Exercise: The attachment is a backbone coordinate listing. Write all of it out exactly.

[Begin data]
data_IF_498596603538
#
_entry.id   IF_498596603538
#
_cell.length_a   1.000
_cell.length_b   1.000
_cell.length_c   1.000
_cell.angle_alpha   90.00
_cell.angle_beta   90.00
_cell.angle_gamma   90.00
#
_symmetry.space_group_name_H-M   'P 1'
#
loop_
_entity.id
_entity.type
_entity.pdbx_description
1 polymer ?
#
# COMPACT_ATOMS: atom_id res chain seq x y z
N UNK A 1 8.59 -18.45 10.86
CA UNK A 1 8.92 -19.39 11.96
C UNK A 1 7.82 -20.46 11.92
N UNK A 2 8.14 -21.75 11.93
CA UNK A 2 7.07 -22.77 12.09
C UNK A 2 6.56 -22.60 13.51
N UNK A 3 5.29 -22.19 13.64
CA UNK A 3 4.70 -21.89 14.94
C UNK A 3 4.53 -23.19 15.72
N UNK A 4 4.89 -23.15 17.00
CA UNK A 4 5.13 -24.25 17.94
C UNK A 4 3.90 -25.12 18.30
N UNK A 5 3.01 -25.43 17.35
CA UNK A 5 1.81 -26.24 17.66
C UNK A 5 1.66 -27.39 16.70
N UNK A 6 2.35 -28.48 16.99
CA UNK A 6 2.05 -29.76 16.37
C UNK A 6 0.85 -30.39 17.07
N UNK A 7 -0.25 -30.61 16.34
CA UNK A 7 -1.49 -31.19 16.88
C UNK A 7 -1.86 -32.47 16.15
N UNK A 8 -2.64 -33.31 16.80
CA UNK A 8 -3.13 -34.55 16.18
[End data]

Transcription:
data_IF_498596603538
#
_entry.id   IF_498596603538
#
_cell.length_a   1.000
_cell.length_b   1.000
_cell.length_c   1.000
_cell.angle_alpha   90.00
_cell.angle_beta   90.00
_cell.angle_gamma   90.00
#
_symmetry.space_group_name_H-M   'P 1'
#
loop_
_entity.id
_entity.type
_entity.pdbx_description
1 polymer ?
#
# COMPACT_ATOMS: atom_id res chain seq x y z
N UNK A 1 8.59 -18.45 10.86
CA UNK A 1 8.92 -19.39 11.96
C UNK A 1 7.82 -20.46 11.92
N UNK A 2 8.14 -21.75 11.93
CA UNK A 2 7.07 -22.77 12.09
C UNK A 2 6.56 -22.60 13.51
N UNK A 3 5.29 -22.19 13.64
CA UNK A 3 4.70 -21.89 14.94
C UNK A 3 4.53 -23.19 15.72
N UNK A 4 4.89 -23.15 17.00
CA UNK A 4 5.13 -24.25 17.94
C UNK A 4 3.90 -25.12 18.30
N UNK A 5 3.01 -25.43 17.35
CA UNK A 5 1.81 -26.24 17.66
C UNK A 5 1.66 -27.39 16.70
N UNK A 6 2.35 -28.48 16.99
CA UNK A 6 2.05 -29.76 16.37
C UNK A 6 0.85 -30.39 17.07
N UNK A 7 -0.25 -30.61 16.34
CA UNK A 7 -1.49 -31.19 16.88
C UNK A 7 -1.86 -32.47 16.15
N UNK A 8 -2.64 -33.31 16.80
CA UNK A 8 -3.13 -34.55 16.18